The months and years have passed, the magazines have gotten to the printer (on deadline!) — and the job has remained.  It's changed, of course. Now I edit web stories, press releases and media advisories; I keep tabs on videos and tweets and Facebook posts. I've adjusted, I guess you'd say.

I try not to think about what I would have done instead. This job has given me an income and security. It has given me the flexibility I needed to raise children and tend parents. But I'm a freelancer at heart and don't always measure success in the conventional manner.

Still, today I raise a glass — a bit tentatively and not without irony, but I raise one just the same. Ten years is a long time to be at a job. It's a milestone worth celebrating.


Friday, February 12, 2016

Ripples in Space

Yesterday's announcement of the discovery of gravitational waves, a phenomenon that Einstein  predicted but which had not been observed until now, does not exactly make me slap my forehead and say, "I knew it, I knew they were going to figure that out one of these days."

I had no idea that gravitational waves were even in the maybe column. Physics for me will always be a high school class I somehow registered for without the required calculus and Mr. Taylor peering over his glasses to say, "Miss Cassidy, WHY are you in my class?" 

But after reading about the "chirp" scientists heard after converting gravitational waves to sound waves, a "chirp" that had for decades eluded them, I wanted to learn more about gravitational waves, these "ripples in the fabric of space."

"Gravitational waves provide a completely new way of looking at the Universe," Stephen Hawking said upon learning of the discovery. "The ability to detect them has the potential to revolutionize astronomy. This discovery is the first detection of a black hole binary system and the first observation of black holes merging."

Black holes merging. Ripples in space. Kinda puts everything else in perspective, doesn't it?



Thursday, February 11, 2016

The Climate of Reading

The Wind is Not a River is not a book to read in the winter. When his plane is shot down, journalist John Easley bails out and lands on Attu, the westernmost of Alaska's Aleutian Islands and the site of the only World War II battle fought on U.S. territory.

Easley has come to report on the war but instead finds himself in a damp, cold place known as "the birthplace of winds." He survives by eating mussels and coaxing fire out of grass and driftwood. He wraps up in a parachute to sleep.  He is never really warm.

When I read this novel I find myself pulling up the covers or tightening my scarf. Such is the power of fiction to take us out of one place and plop us down in another.

But I must choose books more carefully. Read in the warm months, this book would be a cool breeze. Read in the winter, it's yet another nail in the coffin of cold.

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Wednesday, February 10, 2016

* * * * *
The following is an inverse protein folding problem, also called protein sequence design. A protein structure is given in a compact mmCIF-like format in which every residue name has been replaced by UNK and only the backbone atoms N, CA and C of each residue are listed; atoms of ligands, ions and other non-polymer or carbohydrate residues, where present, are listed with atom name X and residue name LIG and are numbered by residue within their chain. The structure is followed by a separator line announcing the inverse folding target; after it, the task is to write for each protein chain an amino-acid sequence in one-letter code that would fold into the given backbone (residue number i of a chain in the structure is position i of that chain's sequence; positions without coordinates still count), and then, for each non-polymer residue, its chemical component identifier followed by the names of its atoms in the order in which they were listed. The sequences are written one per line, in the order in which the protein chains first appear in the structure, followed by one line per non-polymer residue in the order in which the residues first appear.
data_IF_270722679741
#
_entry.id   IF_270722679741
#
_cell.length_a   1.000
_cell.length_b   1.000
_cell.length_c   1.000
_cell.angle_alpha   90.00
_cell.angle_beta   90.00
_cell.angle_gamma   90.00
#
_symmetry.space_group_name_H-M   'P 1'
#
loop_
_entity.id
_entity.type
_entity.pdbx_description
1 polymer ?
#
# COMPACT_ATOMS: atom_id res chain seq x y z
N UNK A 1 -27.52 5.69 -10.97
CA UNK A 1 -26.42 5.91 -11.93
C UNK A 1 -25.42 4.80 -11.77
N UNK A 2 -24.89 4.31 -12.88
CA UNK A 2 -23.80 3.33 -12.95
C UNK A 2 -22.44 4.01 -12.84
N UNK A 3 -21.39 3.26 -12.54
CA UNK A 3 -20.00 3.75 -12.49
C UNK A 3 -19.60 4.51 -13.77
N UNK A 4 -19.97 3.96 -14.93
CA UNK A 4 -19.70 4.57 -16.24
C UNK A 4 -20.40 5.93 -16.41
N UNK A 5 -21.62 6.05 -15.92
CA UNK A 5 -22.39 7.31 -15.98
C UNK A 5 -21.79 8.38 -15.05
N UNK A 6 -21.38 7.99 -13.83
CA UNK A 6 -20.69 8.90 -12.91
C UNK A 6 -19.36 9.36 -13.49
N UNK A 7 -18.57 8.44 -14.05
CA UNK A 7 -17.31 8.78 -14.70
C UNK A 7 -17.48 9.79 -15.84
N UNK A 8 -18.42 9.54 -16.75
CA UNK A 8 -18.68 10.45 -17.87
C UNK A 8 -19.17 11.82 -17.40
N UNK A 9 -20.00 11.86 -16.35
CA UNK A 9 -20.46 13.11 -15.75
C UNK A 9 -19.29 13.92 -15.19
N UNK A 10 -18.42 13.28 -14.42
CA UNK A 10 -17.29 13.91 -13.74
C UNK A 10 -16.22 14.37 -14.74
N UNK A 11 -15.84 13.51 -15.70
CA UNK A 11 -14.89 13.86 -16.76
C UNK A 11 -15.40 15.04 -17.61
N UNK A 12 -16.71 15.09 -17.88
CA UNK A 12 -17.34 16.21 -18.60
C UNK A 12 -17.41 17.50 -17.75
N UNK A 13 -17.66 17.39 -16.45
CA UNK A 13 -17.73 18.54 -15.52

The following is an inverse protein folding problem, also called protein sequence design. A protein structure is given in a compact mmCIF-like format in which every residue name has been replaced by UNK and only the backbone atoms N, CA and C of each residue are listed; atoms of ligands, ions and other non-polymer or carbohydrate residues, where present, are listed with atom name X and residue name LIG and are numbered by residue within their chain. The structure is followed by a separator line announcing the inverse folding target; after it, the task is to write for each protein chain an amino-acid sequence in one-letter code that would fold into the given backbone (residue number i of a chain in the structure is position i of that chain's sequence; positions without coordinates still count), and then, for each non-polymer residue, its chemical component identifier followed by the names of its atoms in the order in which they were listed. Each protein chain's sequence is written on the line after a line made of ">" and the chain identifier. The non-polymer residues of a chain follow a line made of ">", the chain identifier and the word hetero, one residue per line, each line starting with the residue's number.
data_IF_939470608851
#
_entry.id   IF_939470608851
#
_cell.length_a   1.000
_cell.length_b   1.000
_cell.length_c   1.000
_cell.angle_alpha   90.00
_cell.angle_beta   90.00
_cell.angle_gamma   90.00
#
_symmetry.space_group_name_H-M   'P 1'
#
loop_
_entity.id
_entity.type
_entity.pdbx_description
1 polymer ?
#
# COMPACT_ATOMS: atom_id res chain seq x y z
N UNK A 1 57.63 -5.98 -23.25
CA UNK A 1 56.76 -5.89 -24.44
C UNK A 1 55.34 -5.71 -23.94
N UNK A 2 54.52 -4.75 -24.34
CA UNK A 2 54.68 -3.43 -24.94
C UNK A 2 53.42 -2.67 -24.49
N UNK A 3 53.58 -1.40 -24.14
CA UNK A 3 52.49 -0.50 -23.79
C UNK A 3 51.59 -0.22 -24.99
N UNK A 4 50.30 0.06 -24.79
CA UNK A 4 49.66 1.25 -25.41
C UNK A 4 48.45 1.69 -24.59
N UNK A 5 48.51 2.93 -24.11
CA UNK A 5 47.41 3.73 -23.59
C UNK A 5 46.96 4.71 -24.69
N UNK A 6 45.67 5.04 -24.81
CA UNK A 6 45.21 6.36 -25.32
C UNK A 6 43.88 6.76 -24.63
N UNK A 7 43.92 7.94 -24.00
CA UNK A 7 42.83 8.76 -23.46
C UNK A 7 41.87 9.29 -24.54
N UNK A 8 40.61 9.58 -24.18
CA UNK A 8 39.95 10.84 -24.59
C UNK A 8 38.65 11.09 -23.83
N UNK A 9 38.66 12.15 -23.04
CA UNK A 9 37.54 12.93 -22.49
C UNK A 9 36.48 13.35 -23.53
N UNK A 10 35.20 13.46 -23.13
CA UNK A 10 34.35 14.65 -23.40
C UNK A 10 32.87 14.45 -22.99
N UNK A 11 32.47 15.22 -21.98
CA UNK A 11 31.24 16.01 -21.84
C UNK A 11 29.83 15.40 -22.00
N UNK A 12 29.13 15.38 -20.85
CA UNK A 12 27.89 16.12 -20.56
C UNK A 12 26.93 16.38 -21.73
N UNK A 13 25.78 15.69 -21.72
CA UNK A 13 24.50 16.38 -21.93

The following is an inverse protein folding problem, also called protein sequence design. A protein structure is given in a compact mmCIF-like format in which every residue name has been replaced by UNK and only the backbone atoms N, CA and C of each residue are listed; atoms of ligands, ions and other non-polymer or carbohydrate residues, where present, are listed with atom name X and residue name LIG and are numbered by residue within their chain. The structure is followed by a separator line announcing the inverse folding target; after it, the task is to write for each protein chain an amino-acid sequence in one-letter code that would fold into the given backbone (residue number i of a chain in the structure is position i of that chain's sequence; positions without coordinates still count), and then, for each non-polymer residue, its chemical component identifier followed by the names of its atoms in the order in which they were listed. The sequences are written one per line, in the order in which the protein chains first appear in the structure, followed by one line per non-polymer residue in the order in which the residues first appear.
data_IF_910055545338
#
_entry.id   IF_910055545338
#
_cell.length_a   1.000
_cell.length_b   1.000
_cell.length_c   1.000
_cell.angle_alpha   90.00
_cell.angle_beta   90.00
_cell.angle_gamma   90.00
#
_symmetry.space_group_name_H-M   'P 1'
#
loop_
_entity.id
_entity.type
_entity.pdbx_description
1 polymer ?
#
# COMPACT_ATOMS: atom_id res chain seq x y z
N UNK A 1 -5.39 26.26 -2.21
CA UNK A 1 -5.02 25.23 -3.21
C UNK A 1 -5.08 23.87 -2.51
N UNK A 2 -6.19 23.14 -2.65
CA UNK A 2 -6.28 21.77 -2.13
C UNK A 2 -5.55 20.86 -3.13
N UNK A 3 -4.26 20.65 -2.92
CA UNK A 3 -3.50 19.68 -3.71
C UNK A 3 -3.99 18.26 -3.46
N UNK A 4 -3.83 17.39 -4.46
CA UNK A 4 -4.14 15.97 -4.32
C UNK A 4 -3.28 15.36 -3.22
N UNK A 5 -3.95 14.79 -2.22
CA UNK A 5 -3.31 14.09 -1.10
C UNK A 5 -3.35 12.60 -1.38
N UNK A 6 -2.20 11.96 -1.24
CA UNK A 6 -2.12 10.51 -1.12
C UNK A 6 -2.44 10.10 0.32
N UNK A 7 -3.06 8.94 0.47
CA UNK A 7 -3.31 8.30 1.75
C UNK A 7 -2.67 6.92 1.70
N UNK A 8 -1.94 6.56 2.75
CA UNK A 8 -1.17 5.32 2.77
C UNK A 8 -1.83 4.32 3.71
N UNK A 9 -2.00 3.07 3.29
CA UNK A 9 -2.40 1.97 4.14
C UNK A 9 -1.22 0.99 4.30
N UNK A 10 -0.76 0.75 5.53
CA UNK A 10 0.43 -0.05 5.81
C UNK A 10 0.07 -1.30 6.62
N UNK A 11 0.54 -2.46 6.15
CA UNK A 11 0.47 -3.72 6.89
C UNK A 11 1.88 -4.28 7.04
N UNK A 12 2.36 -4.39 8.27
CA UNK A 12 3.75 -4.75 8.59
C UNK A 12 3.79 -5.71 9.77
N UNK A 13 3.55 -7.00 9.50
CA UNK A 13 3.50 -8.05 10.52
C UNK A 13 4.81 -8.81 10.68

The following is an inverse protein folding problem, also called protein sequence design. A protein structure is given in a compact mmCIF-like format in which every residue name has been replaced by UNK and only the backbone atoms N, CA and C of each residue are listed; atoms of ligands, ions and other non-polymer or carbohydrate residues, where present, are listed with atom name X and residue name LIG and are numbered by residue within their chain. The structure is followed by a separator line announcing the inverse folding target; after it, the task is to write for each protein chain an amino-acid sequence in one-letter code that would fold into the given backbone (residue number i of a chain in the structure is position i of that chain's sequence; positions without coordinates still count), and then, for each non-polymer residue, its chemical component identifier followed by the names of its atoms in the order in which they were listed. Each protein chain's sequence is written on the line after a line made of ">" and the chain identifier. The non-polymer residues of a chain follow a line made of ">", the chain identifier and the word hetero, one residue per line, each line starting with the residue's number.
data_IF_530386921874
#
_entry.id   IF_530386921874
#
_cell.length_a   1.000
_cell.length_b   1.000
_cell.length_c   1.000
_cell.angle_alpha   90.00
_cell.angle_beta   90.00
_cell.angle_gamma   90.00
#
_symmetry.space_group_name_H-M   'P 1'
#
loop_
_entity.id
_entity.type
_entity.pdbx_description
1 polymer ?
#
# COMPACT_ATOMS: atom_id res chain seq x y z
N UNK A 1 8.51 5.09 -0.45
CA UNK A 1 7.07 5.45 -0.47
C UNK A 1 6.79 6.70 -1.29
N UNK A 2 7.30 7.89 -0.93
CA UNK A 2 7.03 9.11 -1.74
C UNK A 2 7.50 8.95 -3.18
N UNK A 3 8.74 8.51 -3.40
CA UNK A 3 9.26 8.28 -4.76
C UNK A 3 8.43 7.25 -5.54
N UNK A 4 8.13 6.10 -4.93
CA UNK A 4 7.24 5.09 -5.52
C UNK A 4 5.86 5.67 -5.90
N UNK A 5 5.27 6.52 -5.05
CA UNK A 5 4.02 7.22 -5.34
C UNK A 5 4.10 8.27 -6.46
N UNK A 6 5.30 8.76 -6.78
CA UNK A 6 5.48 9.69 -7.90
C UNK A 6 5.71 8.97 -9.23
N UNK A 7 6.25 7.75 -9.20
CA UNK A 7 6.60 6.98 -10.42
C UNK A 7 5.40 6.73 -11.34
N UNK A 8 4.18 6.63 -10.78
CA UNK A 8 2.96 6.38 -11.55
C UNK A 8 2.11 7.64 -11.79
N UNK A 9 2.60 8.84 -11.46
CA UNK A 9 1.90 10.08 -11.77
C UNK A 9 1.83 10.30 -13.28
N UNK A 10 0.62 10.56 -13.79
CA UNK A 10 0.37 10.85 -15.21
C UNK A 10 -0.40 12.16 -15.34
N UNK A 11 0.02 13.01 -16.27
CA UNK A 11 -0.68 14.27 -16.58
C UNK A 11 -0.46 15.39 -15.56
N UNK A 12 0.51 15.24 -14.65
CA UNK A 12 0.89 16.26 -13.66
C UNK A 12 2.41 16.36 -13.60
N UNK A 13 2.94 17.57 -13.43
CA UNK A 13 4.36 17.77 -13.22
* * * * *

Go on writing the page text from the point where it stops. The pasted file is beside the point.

Passage to Spring

Lent arrives early this year — before Valentine's Day. This is cruel timing for those of us contemplating a 40-day ban on chocolate.

But if it gives us an early Easter and an early spring (not that those two necessarily go together ... ) then bring it on.

Meanwhile, the wind is howling in from the west and roads are slicked from last night's freeze. This will be the coldest week of the winter. A fitting time, then, to begin a spiritual pilgrimage, a journey, a passage.

I always remind myself that "lent" comes from the word "to lengthen." Seen this way, then, lent is a passage to spring. It is a time of lengthening days, of birds on the wing. A time of promise that soon we'll be green and growing again. 

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Tuesday, February 9, 2016

Back to Africa

Time for a mental vacation. I'm heading back to Africa for a few minutes, to Parc Pendjari in northwest Benin, bordering Burkina Faso.

It was a last-minute addition to our itinerary, something we undertook because we found a family of five to tag along with. They had hired a guide and driver — the only way to see the park — and let us join their group.

We saw elephants and baboons and a young cheetah. We stayed at a lodge that seemed lifted from a novel: a circular, open-air lobby with small cottages clustered around it. Our twin beds were draped with mosquito nets, and there was a shower with running water.

After lunch and siesta we clambered back on top of the van and rode through the countryside as the sun sank lower in the sky. A sea of grass waved around us; the whole world seemed made of it.

It was a moment out of time, one I return to often, a moment of tamed adventure. The wild around us, the promise of rest to come.


Monday, February 8, 2016

Sculptural Snow

A walk over the weekend took me past snow piled in fantastical shapes. Snow like the wind-scoured face of an ancient mountain. Snow like an architecturally inspried installation of an avant garde exhibition.

What snow we have left has blackened caps and sides. It has hardened into peaks and valleys. It is nothing like what fell here 17 days ago.

What's left now are the remnants of plowed mountains, covered with exhaust and road soot. It's snow as refuse, snow as sculpture.